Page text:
INDUSTRY VIEWPOINT: Pack Career Pathways Scholarship speaks to next generation of produce leaders
- by Kevin Delaney | April 13, 2009
How did you begin your career in produce?
Your story might be a heartwarming one of family-owned produce stands, or even the occasional "dumb luck" story.
Not so for me, as my choice of a career in produce was a deliberate, calculated move spurred by the Produce Marketing Association's Foundation for Industry Talent outreach to me as a college student. And it is a choice that I hope many more young professionals will make in the years to come, with the industry's help.
But let's start at the beginning. My produce industry career really began as a result of the PMA FIT's Pack Family/PMA Career Pathways scholarship, which allowed me to experience the 2007 PMA Fresh Summit International Convention & Exposition in Houston.
This scholarship program, funded by Jay and Ruthie Pack, brings top agriculture and food marketing students and faculty to Fresh Summit. It is designed to provide information, education and relationship-building opportunities that showcase the opportunities and rewards of produce industry careers.
When I arrived at Fresh Summit, I had already interned for nearly six months at Procacci Bros. Sales Corp., where I learned the operations from the ground up and spent time in production, shipping and receiving. It was during my time at Procacci that I gained an appreciation for how our industry functions.
Any seasoned industry member knows firsthand the professional and personal charge you get from attending Fresh Summit. Now imagine the rush for someone like myself who was about to graduate college and who was being immersed in the produce industry culture. Hearing the excitement that Jay and Ruthie Pack personally have for the industry and its future, walking the show floor, being able to put people's faces behind the products, feeling the passion of the industry, and seeing the national and international reach of the industry - I knew produce was where I wanted to be.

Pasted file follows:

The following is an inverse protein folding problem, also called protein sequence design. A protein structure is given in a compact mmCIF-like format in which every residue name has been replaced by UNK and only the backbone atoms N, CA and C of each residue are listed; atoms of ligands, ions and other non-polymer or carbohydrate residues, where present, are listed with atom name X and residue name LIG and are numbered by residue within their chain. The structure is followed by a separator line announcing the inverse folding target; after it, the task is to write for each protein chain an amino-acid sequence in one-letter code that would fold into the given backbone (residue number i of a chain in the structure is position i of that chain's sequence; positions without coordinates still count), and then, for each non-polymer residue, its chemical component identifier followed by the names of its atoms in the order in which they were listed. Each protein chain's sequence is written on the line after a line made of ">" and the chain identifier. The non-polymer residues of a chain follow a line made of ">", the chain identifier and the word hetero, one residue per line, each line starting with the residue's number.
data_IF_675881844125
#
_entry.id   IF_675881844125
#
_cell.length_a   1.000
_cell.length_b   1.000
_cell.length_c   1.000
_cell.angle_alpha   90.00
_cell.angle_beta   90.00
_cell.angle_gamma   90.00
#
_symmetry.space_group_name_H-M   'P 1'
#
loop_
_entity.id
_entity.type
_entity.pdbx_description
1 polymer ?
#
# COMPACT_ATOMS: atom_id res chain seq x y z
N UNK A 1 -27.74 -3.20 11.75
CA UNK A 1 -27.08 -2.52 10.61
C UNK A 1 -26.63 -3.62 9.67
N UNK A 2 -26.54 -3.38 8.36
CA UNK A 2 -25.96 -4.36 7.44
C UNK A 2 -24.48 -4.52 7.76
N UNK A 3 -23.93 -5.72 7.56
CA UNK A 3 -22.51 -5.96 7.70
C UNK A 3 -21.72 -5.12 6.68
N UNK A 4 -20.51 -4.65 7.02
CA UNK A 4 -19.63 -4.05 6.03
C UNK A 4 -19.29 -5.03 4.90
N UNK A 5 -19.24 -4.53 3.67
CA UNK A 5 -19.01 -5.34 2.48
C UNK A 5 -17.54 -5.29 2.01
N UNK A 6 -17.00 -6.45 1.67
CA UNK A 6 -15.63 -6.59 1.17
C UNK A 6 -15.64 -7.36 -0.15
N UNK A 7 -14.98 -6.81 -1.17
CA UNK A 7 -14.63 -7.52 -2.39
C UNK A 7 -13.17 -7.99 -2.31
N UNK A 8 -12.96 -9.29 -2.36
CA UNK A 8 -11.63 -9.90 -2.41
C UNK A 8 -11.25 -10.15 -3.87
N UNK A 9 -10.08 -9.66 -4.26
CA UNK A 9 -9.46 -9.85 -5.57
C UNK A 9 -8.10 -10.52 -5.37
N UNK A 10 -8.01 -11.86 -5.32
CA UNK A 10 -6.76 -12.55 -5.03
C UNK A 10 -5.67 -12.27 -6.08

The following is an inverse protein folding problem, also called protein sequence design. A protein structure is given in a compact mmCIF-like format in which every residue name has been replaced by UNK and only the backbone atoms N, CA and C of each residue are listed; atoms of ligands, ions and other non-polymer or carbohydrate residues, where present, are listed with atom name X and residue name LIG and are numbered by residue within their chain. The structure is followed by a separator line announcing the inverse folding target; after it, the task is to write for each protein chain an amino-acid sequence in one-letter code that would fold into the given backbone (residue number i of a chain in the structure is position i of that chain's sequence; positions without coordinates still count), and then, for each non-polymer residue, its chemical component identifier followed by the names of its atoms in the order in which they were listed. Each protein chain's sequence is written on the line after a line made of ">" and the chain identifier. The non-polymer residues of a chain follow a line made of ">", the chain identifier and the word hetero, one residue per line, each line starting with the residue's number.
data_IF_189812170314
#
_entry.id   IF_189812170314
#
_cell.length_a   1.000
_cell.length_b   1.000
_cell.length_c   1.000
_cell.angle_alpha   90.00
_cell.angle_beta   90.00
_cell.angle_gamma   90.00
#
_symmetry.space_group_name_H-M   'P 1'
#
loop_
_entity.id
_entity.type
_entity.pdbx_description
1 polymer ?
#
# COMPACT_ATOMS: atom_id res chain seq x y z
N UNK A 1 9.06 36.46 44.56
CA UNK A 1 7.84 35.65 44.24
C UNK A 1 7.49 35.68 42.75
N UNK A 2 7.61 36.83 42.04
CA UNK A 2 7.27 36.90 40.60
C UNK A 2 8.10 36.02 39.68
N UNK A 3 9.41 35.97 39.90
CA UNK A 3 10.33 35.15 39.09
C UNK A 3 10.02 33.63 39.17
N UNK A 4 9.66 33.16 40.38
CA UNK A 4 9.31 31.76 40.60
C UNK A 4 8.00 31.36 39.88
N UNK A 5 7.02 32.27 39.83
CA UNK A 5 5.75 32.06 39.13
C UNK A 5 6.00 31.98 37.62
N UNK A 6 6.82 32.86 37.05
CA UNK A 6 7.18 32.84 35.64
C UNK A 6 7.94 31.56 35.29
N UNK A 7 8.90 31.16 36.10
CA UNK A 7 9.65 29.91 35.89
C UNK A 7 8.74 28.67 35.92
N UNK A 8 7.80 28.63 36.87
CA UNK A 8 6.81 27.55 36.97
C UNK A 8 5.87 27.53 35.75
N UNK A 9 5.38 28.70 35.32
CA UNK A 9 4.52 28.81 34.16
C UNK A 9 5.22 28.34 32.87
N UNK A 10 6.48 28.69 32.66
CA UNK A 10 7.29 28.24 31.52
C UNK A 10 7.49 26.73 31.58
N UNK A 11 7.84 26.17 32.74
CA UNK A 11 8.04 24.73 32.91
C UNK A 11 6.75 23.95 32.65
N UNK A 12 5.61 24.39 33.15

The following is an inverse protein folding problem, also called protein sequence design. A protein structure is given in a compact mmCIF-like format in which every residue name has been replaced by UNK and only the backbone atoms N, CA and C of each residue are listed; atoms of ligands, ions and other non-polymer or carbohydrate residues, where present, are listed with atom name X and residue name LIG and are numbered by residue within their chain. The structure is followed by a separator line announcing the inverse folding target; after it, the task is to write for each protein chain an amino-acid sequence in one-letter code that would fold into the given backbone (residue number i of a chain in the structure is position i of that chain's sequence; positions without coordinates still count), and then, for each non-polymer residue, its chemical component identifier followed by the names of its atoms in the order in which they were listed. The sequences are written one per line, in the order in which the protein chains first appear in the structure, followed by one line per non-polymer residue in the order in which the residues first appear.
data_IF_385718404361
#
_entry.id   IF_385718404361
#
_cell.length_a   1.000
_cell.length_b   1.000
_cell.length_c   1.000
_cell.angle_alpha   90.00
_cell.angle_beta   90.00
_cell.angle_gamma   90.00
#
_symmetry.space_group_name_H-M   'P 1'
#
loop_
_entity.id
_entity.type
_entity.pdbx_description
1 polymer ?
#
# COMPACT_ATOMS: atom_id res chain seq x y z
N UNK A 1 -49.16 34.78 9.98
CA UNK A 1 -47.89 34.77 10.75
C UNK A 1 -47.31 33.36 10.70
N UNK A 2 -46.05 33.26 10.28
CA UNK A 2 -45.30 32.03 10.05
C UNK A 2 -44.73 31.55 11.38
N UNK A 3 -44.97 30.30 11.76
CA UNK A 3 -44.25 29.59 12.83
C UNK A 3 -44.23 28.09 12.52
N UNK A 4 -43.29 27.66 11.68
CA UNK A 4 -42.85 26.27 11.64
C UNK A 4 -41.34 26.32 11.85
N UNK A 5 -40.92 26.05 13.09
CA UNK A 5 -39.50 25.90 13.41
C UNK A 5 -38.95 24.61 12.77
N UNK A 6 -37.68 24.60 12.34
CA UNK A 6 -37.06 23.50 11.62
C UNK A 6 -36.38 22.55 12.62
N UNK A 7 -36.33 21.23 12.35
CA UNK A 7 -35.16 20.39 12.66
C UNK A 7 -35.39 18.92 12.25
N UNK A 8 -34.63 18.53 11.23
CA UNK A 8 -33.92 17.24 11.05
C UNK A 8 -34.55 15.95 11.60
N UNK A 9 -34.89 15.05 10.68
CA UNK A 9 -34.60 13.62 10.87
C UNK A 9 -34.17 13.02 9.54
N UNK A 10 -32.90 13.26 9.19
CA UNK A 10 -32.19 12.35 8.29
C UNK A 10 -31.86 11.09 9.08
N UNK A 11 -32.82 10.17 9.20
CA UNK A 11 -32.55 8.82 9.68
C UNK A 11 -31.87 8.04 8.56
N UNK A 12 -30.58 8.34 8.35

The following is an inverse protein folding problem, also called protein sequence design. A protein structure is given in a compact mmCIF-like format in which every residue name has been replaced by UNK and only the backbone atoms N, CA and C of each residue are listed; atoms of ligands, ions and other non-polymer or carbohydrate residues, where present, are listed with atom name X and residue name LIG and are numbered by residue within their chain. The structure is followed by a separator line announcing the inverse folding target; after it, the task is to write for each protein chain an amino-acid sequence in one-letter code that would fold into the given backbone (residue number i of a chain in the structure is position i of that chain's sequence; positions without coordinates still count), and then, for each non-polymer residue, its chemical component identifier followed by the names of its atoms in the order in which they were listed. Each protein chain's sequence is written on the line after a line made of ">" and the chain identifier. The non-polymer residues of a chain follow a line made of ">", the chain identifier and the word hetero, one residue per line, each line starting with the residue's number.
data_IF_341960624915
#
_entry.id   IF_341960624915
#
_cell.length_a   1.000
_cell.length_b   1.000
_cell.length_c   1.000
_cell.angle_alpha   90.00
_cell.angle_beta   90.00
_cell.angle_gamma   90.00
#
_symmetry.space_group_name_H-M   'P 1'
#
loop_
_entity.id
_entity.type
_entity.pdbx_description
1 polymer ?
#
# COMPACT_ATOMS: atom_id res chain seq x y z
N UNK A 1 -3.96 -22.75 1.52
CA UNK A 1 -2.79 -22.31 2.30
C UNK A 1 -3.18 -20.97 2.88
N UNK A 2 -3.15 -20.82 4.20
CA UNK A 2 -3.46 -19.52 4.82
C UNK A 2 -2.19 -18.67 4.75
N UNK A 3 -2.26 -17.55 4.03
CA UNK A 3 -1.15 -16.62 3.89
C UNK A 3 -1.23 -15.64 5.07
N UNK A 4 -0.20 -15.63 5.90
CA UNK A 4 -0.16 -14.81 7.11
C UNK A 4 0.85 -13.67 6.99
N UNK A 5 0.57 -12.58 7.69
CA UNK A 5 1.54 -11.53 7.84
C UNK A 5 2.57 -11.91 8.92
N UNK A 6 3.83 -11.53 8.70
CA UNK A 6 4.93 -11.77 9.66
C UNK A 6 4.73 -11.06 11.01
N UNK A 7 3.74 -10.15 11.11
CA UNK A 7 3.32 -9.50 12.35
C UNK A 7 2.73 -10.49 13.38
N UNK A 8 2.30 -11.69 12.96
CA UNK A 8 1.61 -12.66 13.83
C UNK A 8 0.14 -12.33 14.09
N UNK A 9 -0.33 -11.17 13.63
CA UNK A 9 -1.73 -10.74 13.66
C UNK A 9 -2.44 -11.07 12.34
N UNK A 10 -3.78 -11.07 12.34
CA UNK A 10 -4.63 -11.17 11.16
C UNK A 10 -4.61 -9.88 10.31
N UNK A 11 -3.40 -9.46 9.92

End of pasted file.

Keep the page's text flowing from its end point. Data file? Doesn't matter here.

I don't come from a line of food-industry professionals, nor did I previously work in any kind of family food business, much less in produce. I was first exposed to the food industry through the Food Marketing Cooperative Program at St. Joseph's University in Philadelphia.
However, even within that program, students' exposure to the produce industry is limited. I was fortunate enough to have a college mentor -- food broker Ed Rogers -- pass my r?sum? to Procacci Bros. and encourage me to pursue an internship with the company. After experiencing the Procacci internship and then Fresh Summit, I turned down jobs at companies like Johnson & Johnson, Coke and General Mills because I was attracted to what the produce industry had to offer.
Yet I would never have known about the industry had it not been for my introduction to Procacci and PMA FIT. My friends who attended other universities have been turned on to the produce industry only because I share my positive experiences. Where at first they were quick to joke about my working in the produce industry, now they're asking me to keep them posted on produce job openings.
The produce industry can benefit tremendously by aggressively reaching out to attract college students. That's why it is so important for our industry to support PMA FIT. Its programs inform talented soon-to-be-graduates about the exciting opportunities the produce industry offers, and about the promise for long-term professional growth that produce career paths hold. These young professionals are ready to make a difference in the sustainability of produce companies amidst a global, rapidly changing and highly technological marketplace.
Once I returned from Fresh Summit, I made it a point to share my experience with my professors. Another mentor, Nancy Childs, made the trip to Fresh Summit 2008 in Orlando, FL, to see what all of the hype was about. When I ran into her afterward, I was pleased to hear that she had decided to dedicate three classes each semester to discussing the opportunity and depth that the produce industry offers. This industry needs more voices like Jay and Ruthie Pack, and Ed Rogers and Dr. Childs.
In 2003, the Pack family already understood the need to attract young talent to the industry and worked with PMA to establish the Pack Family/PMA Career Pathways scholarship - at a time before talk of the coming professional talent crunch carried the buzz that it does today. Five years later, the successful scholarship program has hosted 177 students; 38 of the 74 scholarship recipients who have graduated are now employed with produce-related companies. That's an attraction rate of over 50 percent.
Join the Packs and other PMA FIT supporters by participating in career programs, hosting student tours and mentoring at produce industry events like Fresh Summit. In the meantime, I'll keep working with PMA FIT to tell other students my story and to encourage them to look closer at the possibilities that exist within the produce industry.
(Kevin Delaney is special projects manager for Procacci Bros. Sales Corp. in Philadelphia. He can be reached via e-mail at email@example.com.)